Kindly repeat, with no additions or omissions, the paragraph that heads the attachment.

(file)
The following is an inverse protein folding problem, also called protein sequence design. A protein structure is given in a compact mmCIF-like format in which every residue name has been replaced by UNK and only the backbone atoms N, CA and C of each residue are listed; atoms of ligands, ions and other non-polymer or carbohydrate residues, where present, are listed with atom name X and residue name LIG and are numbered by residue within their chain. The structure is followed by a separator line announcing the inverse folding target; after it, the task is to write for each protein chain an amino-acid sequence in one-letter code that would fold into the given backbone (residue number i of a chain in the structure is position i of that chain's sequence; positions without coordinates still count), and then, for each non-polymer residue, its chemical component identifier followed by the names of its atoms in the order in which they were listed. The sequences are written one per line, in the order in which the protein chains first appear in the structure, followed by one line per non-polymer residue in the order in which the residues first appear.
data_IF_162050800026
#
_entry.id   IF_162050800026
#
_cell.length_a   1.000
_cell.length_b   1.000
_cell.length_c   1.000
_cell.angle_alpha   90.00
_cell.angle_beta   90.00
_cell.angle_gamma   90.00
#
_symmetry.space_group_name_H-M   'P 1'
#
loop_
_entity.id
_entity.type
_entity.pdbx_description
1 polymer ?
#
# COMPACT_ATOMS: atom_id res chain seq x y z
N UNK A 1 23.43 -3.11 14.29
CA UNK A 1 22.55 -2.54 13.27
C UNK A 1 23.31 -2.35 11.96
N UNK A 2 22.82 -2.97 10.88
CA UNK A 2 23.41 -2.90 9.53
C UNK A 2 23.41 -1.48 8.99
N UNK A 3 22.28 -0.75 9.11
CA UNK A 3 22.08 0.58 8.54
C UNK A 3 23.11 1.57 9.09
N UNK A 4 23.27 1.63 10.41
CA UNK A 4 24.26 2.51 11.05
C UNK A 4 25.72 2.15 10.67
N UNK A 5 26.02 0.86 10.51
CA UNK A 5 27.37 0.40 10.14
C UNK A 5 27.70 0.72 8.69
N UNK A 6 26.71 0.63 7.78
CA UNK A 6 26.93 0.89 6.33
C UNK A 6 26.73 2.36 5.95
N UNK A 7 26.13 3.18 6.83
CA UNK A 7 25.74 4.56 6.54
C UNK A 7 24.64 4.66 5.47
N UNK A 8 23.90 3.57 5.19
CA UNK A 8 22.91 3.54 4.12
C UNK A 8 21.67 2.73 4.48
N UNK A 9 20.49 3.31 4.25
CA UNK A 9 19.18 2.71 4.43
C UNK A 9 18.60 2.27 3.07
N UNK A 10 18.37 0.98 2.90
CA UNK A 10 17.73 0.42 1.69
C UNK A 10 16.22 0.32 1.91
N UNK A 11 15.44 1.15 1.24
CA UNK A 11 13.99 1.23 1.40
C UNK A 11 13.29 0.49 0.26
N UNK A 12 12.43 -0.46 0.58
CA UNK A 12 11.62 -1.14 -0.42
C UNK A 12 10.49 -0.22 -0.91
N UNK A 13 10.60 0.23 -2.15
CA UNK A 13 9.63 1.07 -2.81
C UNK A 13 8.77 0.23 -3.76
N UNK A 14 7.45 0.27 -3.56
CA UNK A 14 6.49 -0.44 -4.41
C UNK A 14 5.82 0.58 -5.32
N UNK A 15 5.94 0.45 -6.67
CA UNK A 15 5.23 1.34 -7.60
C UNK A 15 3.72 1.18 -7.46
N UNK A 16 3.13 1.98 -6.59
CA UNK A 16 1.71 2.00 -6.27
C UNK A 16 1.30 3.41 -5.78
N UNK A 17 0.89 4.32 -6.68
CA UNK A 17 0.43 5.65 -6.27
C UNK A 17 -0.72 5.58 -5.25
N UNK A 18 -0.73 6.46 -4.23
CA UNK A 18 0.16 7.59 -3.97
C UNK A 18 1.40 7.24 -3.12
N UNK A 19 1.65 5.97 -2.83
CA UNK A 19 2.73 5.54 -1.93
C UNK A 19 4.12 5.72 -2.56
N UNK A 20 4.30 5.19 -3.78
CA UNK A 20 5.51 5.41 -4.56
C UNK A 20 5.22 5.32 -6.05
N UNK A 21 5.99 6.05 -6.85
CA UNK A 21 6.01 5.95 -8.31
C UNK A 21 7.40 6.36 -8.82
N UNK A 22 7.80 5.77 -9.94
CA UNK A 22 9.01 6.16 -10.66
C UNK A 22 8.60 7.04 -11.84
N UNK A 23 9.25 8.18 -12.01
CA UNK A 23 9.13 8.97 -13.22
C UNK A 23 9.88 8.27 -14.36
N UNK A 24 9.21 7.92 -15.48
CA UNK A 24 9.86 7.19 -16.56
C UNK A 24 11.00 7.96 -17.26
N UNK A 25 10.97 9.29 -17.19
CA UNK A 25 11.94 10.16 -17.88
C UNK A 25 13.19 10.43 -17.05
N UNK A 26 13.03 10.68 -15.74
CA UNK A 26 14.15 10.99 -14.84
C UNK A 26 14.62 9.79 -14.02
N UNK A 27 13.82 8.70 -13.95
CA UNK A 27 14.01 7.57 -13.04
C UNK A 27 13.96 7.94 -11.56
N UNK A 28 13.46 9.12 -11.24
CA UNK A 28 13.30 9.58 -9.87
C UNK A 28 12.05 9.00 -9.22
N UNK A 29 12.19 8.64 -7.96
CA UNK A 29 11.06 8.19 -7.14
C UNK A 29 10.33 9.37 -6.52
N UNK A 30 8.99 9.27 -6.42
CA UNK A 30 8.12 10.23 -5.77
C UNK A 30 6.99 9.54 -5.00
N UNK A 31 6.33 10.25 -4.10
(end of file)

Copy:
The following is an inverse protein folding problem, also called protein sequence design. A protein structure is given in a compact mmCIF-like format in which every residue name has been replaced by UNK and only the backbone atoms N, CA and C of each residue are listed; atoms of ligands, ions and other non-polymer or carbohydrate residues, where present, are listed with atom name X and residue name LIG and are numbered by residue within their chain. The structure is followed by a separator line announcing the inverse folding target; after it, the task is to write for each protein chain an amino-acid sequence in one-letter code that would fold into the given backbone (residue number i of a chain in the structure is position i of that chain's sequence; positions without coordinates still count), and then, for each non-polymer residue, its chemical component identifier followed by the names of its atoms in the order in which they were listed. The sequences are written one per line, in the order in which the protein chains first appear in the structure, followed by one line per non-polymer residue in the order in which the residues first appear.